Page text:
Select Committee on Liaison Minutes of Evidence

Examination of Witness (Questions 121-139)


3 JULY 2008

  Chairman: Welcome again, Prime Minister, on your second appearance before the Liaison Committee. As we did with your predecessor and as we did with you last time, we told you in advance what the themes were to be, but, of course, you have no knowledge of what the questions are to be. Today, again, we have four themes. We start with your special interest, constitutional renewal, which will be led by Sir Patrick Cormack, then we go on to global economic issues, oil food and energy, led by Malcolm Bruce, then managing the economic slow down, led by John McFall and international flashpoints, led by Mike Gapes. Shall we go straight into the first theme? Patrick.

  Q121 Sir Patrick Cormack: Prime Minister, good morning. When you came before us last time I ended the session by asking you if you were enjoying things. Have they got better?

  Mr Brown: This is the best job in the world, and it is the best job in the world because plenty of other people are wanting this job.

  Q122  Sir Patrick Cormack: Tell us who they are!

  Mr Brown: Perhaps I should start by paying a tribute to our colleague Gwyneth Dunwoody. I think everybody recognises that she was a great parliamentarian. That was proven by what she achieved on this committee, and I think she will be sadly missed in all parts of the House.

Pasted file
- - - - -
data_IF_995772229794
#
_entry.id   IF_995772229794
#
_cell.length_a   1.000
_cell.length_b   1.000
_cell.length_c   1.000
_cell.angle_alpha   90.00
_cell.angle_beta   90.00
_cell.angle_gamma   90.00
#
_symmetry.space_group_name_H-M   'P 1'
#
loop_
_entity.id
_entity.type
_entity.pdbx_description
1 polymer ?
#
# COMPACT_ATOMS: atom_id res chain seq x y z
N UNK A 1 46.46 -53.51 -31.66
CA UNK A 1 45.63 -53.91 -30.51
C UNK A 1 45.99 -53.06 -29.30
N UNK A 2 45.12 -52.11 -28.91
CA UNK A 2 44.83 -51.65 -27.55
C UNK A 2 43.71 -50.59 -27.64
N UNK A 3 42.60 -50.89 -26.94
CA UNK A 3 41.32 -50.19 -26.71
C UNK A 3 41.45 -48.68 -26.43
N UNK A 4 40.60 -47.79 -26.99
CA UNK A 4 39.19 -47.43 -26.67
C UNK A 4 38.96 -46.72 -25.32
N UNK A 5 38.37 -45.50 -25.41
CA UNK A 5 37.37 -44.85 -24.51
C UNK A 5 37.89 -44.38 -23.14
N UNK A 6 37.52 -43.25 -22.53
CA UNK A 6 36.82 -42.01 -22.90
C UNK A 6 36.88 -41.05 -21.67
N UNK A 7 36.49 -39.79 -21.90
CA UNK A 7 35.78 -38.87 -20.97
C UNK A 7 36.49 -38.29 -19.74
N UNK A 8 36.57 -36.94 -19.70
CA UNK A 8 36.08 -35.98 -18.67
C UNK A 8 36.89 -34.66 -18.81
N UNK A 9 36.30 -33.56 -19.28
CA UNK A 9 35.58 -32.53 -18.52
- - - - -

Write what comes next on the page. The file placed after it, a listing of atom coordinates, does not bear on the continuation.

Q123  Sir Patrick Cormack: Thank you for that, Prime Minister. I am sure we would all echo those words, as she was a much-loved colleague. She had a zest for life: she believed in enjoying herself and she believed in sleep and she believed in holidays. We understand that you do not have much of the former and do not want much of the latter. Is that right?

  Mr Brown: I get plenty of sleep, only occasionally interrupted my young children, and as far as holidays, I am looking forward to a holiday. I hope everybody else is.

  Q124  Sir Patrick Cormack: I hope you will take one. Prime Minister, you made this business of constitutional reform top of your agenda, and you have stressed often enough that you really believe that Parliament should be central to the nation's affairs, but this does not really sit terribly happily with your continued support of the Government control of the parliamentary timetable and on the insistence that every bill is timetabled. How do you square that particular circle?

  Mr Brown: There is a legislative programme that arises from a political party's manifesto. We have got an obligation to the people of this country. If we put forward proposals in our manifesto, if the public then vote for that manifesto, as they have, then we have a duty to move these proposals to the House of Commons.